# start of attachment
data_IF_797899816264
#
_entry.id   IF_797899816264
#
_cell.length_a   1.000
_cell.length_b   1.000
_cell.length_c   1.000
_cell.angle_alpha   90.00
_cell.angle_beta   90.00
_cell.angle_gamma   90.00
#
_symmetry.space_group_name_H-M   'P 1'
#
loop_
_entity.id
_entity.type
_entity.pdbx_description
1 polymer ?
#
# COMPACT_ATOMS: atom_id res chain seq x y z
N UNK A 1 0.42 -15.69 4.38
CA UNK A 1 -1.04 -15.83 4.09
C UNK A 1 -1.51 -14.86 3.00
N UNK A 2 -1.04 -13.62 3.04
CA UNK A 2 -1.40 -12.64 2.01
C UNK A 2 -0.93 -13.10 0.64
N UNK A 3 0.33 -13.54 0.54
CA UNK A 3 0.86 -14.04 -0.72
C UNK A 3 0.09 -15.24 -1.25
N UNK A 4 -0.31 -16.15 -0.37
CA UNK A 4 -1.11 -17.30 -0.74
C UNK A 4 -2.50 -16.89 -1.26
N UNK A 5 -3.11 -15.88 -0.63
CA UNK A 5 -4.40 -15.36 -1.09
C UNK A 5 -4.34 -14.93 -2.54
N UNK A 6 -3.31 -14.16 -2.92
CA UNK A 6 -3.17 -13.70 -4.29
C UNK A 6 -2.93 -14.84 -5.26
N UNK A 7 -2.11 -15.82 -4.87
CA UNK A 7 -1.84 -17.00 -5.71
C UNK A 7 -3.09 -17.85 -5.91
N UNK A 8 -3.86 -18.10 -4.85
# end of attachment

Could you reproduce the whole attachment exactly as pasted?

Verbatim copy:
data_IF_797899816264
#
_entry.id   IF_797899816264
#
_cell.length_a   1.000
_cell.length_b   1.000
_cell.length_c   1.000
_cell.angle_alpha   90.00
_cell.angle_beta   90.00
_cell.angle_gamma   90.00
#
_symmetry.space_group_name_H-M   'P 1'
#
loop_
_entity.id
_entity.type
_entity.pdbx_description
1 polymer ?
#
# COMPACT_ATOMS: atom_id res chain seq x y z
N UNK A 1 0.42 -15.69 4.38
CA UNK A 1 -1.04 -15.83 4.09
C UNK A 1 -1.51 -14.86 3.00
N UNK A 2 -1.04 -13.62 3.04
CA UNK A 2 -1.40 -12.64 2.01
C UNK A 2 -0.93 -13.10 0.64
N UNK A 3 0.33 -13.54 0.54
CA UNK A 3 0.86 -14.04 -0.72
C UNK A 3 0.09 -15.24 -1.25
N UNK A 4 -0.31 -16.15 -0.37
CA UNK A 4 -1.11 -17.30 -0.74
C UNK A 4 -2.50 -16.89 -1.26
N UNK A 5 -3.11 -15.88 -0.63
CA UNK A 5 -4.40 -15.36 -1.09
C UNK A 5 -4.34 -14.93 -2.54
N UNK A 6 -3.31 -14.16 -2.92
CA UNK A 6 -3.17 -13.70 -4.29
C UNK A 6 -2.93 -14.84 -5.26
N UNK A 7 -2.11 -15.82 -4.87
CA UNK A 7 -1.84 -17.00 -5.71
C UNK A 7 -3.09 -17.85 -5.91
N UNK A 8 -3.86 -18.10 -4.85